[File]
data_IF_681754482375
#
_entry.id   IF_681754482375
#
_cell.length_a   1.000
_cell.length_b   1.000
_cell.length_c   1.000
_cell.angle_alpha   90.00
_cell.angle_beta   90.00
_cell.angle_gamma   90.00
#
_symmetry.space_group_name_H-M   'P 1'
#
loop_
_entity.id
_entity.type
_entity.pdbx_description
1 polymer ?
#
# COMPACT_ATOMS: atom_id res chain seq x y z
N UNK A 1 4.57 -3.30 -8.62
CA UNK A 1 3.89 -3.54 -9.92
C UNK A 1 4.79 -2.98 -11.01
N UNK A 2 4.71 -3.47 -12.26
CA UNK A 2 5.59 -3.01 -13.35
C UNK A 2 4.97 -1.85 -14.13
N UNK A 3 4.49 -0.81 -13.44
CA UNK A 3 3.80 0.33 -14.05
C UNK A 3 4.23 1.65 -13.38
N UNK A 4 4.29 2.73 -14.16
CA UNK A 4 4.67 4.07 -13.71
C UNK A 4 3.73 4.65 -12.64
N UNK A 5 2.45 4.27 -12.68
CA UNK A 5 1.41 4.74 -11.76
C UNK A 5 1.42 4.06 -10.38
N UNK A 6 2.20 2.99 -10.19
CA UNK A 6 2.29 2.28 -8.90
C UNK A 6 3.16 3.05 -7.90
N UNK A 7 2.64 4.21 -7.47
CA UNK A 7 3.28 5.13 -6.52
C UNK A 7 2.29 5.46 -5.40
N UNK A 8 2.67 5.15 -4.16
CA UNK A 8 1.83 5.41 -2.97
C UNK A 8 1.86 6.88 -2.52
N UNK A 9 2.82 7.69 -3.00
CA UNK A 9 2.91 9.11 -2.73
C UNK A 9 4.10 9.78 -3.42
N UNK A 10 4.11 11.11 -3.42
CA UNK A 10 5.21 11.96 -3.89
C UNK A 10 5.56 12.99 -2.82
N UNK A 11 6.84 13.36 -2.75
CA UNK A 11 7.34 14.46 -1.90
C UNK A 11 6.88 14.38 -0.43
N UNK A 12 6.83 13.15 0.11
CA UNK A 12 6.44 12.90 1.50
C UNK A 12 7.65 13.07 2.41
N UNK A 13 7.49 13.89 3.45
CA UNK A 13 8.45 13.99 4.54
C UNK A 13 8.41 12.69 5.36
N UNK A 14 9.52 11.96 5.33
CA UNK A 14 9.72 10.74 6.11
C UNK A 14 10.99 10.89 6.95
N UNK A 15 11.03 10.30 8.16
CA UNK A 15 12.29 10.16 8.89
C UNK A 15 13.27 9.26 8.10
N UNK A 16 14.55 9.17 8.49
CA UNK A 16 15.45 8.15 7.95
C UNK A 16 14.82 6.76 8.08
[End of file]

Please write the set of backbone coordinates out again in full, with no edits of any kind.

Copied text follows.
data_IF_681754482375
#
_entry.id   IF_681754482375
#
_cell.length_a   1.000
_cell.length_b   1.000
_cell.length_c   1.000
_cell.angle_alpha   90.00
_cell.angle_beta   90.00
_cell.angle_gamma   90.00
#
_symmetry.space_group_name_H-M   'P 1'
#
loop_
_entity.id
_entity.type
_entity.pdbx_description
1 polymer ?
#
# COMPACT_ATOMS: atom_id res chain seq x y z
N UNK A 1 4.57 -3.30 -8.62
CA UNK A 1 3.89 -3.54 -9.92
C UNK A 1 4.79 -2.98 -11.01
N UNK A 2 4.71 -3.47 -12.26
CA UNK A 2 5.59 -3.01 -13.35
C UNK A 2 4.97 -1.85 -14.13
N UNK A 3 4.49 -0.81 -13.44
CA UNK A 3 3.80 0.33 -14.05
C UNK A 3 4.23 1.65 -13.38
N UNK A 4 4.29 2.73 -14.16
CA UNK A 4 4.67 4.07 -13.71
C UNK A 4 3.73 4.65 -12.64
N UNK A 5 2.45 4.27 -12.68
CA UNK A 5 1.41 4.74 -11.76
C UNK A 5 1.42 4.06 -10.38
N UNK A 6 2.20 2.99 -10.19
CA UNK A 6 2.29 2.28 -8.90
C UNK A 6 3.16 3.05 -7.90
N UNK A 7 2.64 4.21 -7.47
CA UNK A 7 3.28 5.13 -6.52
C UNK A 7 2.29 5.46 -5.40
N UNK A 8 2.67 5.15 -4.16
CA UNK A 8 1.83 5.41 -2.97
C UNK A 8 1.86 6.88 -2.52
N UNK A 9 2.82 7.69 -3.00
CA UNK A 9 2.91 9.11 -2.73
C UNK A 9 4.10 9.78 -3.42
N UNK A 10 4.11 11.11 -3.42
CA UNK A 10 5.21 11.96 -3.89
C UNK A 10 5.56 12.99 -2.82
N UNK A 11 6.84 13.36 -2.75
CA UNK A 11 7.34 14.46 -1.90
C UNK A 11 6.88 14.38 -0.43
N UNK A 12 6.83 13.15 0.11
CA UNK A 12 6.44 12.90 1.50
C UNK A 12 7.65 13.07 2.41
N UNK A 13 7.49 13.89 3.45
CA UNK A 13 8.45 13.99 4.54
C UNK A 13 8.41 12.69 5.36
N UNK A 14 9.52 11.96 5.33
CA UNK A 14 9.72 10.74 6.11
C UNK A 14 10.99 10.89 6.95
N UNK A 15 11.03 10.30 8.16
CA UNK A 15 12.29 10.16 8.89
C UNK A 15 13.27 9.26 8.10
N UNK A 16 14.55 9.17 8.49
CA UNK A 16 15.45 8.15 7.95
C UNK A 16 14.82 6.76 8.08